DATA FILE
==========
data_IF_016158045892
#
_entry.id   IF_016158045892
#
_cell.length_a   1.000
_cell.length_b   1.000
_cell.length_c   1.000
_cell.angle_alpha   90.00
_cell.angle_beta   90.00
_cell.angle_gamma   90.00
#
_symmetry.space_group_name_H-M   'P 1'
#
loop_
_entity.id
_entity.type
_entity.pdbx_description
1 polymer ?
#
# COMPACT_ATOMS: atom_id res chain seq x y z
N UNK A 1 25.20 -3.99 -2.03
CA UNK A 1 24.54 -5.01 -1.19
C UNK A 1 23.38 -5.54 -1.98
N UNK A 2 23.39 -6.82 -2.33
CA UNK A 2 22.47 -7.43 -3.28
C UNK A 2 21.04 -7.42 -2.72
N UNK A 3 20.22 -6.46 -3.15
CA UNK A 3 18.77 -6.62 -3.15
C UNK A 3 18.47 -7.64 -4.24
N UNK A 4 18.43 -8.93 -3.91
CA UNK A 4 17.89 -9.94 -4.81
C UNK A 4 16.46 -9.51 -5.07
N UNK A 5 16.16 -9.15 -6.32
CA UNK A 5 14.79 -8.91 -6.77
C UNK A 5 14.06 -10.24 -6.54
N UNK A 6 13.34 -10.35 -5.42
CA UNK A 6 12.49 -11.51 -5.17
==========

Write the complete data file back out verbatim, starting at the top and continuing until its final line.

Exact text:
data_IF_016158045892
#
_entry.id   IF_016158045892
#
_cell.length_a   1.000
_cell.length_b   1.000
_cell.length_c   1.000
_cell.angle_alpha   90.00
_cell.angle_beta   90.00
_cell.angle_gamma   90.00
#
_symmetry.space_group_name_H-M   'P 1'
#
loop_
_entity.id
_entity.type
_entity.pdbx_description
1 polymer ?
#
# COMPACT_ATOMS: atom_id res chain seq x y z
N UNK A 1 25.20 -3.99 -2.03
CA UNK A 1 24.54 -5.01 -1.19
C UNK A 1 23.38 -5.54 -1.98
N UNK A 2 23.39 -6.82 -2.33
CA UNK A 2 22.47 -7.43 -3.28
C UNK A 2 21.04 -7.42 -2.72
N UNK A 3 20.22 -6.46 -3.15
CA UNK A 3 18.77 -6.62 -3.15
C UNK A 3 18.47 -7.64 -4.24
N UNK A 4 18.43 -8.93 -3.91
CA UNK A 4 17.89 -9.94 -4.81
C UNK A 4 16.46 -9.51 -5.07
N UNK A 5 16.16 -9.15 -6.32
CA UNK A 5 14.79 -8.91 -6.77
C UNK A 5 14.06 -10.24 -6.54
N UNK A 6 13.34 -10.35 -5.42
CA UNK A 6 12.49 -11.51 -5.17